Rasheed Wallace's temper boiled over following the Pistons' practice Thursday as he shouted expletives at ESPN.com writer Chris Sheridan.
Wallace took offense to a story Sheridan wrote that appears on the ESPN.com Web site.
Wallace sought out Sheridan approximately 25 minutes after the team left the practice floor and reporters were waiting to talk to players.
In response to the article, Wallace said to Sheridan: "Have you ever heard the word hate come out of my mouth?"
Wallace also accused Sheridan of trying to create "drama."
As Wallace was yelling at Sheridan, Sheridan suggested that Wallace calm down and discuss the matter privately.
This begs the question: if there was nothing wrong, then why would 'Sheed be caring about Sheridan or what he writes?
Also, Natalie at Need4Sheed was all over this from the git.
Update: Pistons.com's Keith Langlois has some quotes from Flip Saunders on Rasheed leaving the huddle:
"He did that all 64 games we won last year and he did that all 18 games we lost," Saunders said. "That’s just what he’s always done. He’s never doing anything to be disrespectful. He’s not leaving the huddle before everything is said. When he leaves the huddle, it’s because we’re done.
"He’s done that his whole career. Some guys want to sit down, some guys stand and walk around. His thing is he goes and sits at center court and thinks about things. A lot of times, I’ll go up and I’ll talk to him there. He’s not doing that out of disrespect.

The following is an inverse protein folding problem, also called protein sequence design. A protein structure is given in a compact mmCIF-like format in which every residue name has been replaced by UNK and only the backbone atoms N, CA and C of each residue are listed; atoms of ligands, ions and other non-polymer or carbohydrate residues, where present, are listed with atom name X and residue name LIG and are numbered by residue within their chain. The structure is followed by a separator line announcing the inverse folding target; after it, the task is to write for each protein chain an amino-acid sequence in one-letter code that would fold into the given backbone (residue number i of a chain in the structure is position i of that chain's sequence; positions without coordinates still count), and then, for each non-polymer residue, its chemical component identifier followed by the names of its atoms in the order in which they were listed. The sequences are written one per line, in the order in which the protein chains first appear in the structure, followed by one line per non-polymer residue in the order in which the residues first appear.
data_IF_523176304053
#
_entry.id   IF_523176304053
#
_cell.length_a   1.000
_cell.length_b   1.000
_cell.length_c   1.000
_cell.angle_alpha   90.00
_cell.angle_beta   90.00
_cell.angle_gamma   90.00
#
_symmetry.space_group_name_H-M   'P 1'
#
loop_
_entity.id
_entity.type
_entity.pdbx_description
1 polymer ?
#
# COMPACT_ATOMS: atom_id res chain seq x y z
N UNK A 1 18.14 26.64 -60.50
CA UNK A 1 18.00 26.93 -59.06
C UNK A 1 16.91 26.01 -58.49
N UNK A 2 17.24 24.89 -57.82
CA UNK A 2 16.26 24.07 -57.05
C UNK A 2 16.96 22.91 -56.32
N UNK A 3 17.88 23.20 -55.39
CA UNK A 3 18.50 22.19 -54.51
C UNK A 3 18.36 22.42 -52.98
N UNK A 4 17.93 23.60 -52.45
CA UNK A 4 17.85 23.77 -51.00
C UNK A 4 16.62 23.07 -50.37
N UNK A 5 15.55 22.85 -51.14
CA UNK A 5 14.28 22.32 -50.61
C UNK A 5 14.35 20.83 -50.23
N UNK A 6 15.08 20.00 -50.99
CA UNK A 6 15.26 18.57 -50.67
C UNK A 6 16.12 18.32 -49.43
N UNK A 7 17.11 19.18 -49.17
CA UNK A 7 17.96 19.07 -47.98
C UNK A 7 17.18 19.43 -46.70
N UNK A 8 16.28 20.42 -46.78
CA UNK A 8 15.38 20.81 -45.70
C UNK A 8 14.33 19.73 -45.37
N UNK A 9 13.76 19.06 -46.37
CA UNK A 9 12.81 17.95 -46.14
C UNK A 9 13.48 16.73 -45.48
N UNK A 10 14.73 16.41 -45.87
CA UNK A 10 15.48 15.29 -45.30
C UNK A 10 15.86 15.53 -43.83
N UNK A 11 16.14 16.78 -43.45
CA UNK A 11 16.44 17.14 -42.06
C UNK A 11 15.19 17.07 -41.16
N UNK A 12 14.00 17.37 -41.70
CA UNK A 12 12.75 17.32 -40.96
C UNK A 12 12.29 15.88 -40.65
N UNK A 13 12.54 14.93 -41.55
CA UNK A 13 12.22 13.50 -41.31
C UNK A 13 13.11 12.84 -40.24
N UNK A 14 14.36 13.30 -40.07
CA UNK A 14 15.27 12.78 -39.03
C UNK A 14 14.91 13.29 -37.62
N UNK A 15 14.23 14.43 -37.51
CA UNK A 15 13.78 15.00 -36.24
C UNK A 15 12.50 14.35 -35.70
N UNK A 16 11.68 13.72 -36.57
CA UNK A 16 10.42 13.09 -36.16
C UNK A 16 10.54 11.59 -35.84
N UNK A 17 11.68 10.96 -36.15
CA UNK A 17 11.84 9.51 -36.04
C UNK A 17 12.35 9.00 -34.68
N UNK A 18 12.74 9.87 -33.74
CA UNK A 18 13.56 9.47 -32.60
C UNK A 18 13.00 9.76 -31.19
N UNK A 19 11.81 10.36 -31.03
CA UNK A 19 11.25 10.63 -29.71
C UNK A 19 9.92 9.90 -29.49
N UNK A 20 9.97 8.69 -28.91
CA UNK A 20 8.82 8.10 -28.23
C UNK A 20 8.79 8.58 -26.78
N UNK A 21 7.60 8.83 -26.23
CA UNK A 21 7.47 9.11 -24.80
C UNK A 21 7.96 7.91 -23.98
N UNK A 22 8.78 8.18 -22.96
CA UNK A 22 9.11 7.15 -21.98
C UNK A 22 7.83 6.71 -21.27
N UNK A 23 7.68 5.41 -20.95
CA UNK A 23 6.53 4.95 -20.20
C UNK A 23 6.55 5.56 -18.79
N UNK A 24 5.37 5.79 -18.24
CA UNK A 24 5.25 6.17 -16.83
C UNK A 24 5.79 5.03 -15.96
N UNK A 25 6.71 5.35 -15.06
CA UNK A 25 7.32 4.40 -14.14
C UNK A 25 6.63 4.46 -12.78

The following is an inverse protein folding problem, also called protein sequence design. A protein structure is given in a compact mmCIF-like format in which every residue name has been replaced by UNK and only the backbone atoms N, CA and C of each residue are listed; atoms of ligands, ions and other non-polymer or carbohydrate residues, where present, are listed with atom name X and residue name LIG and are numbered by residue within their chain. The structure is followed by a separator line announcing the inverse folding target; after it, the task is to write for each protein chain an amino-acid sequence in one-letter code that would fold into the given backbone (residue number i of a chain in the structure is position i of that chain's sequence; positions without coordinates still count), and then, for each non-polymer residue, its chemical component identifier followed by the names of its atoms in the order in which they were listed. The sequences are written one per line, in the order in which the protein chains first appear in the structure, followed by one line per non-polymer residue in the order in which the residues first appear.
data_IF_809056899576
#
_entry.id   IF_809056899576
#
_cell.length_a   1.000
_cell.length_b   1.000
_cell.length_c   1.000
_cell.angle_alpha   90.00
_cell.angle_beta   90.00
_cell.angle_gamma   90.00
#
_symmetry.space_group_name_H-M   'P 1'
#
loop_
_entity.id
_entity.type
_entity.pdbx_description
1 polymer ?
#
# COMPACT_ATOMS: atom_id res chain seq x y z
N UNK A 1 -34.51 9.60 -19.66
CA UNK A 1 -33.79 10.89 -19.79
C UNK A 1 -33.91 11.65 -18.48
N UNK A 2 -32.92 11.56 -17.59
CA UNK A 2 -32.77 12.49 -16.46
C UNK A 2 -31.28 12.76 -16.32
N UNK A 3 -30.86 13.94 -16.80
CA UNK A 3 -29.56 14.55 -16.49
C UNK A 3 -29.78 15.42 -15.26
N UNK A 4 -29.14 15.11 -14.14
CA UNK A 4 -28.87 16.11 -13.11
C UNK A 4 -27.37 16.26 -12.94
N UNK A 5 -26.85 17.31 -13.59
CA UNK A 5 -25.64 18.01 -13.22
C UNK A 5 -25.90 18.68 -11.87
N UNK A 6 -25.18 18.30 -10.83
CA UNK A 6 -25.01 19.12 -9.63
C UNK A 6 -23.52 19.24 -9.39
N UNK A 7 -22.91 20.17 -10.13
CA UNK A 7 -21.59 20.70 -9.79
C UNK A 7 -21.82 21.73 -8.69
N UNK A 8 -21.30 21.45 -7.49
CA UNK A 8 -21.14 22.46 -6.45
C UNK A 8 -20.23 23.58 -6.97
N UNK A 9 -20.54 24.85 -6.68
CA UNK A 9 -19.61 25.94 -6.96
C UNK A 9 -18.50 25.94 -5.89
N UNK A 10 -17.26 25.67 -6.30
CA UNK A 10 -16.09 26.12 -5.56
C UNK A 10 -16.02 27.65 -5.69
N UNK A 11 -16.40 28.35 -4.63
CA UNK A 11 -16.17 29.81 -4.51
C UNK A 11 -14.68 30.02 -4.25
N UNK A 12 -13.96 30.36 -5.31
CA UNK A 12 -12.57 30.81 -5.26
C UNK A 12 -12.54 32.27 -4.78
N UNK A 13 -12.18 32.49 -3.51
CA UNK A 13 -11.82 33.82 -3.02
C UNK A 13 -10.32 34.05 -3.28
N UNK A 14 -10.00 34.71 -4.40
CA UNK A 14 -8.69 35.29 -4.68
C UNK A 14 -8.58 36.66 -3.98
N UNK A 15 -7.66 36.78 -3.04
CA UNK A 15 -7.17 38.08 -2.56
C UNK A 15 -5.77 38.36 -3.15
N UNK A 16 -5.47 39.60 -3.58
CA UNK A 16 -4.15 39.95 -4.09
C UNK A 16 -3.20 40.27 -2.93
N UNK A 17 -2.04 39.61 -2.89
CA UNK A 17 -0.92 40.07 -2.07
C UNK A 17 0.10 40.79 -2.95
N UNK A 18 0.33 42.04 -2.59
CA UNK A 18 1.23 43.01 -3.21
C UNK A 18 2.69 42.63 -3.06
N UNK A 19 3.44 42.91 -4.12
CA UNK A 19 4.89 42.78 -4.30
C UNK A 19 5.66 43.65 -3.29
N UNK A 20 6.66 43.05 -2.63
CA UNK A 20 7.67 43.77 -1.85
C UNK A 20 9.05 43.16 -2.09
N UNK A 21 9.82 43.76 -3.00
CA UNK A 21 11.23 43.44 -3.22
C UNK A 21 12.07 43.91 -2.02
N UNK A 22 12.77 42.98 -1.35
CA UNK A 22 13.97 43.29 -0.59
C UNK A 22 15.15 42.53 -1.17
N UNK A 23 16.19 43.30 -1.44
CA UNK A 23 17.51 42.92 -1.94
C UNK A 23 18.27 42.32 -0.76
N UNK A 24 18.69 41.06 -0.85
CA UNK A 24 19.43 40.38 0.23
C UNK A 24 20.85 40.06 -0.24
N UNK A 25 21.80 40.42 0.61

"I don’t think he hates me. That’s a pretty strong statement."
Wallace repeatedly asked Sheridan if he’d ever heard the writer’s assertions come from Wallace and, as he walked away, said "that’s how that (garbage) gets started."
Saunders also added this . . .
"It’s a fine line with Sheed because two weeks ago he had no emotion and that’s all we talked about," Saunders said. "He’s got to play with emotion. The last two technicals he’s had, Atlanta and here, he’s actually been talking to his teammate, (Antonio) McDyess. McDyess was more shocked at the T than anybody."
. . . which is flat-out wrong. Anyone with a TV could hear that he was arguing with the ref. Granted, he may have been arguing about the fact that he was talking to a teammate when the ref told him to quiet down, but he still didn't get the tech until he started swearing at the ref.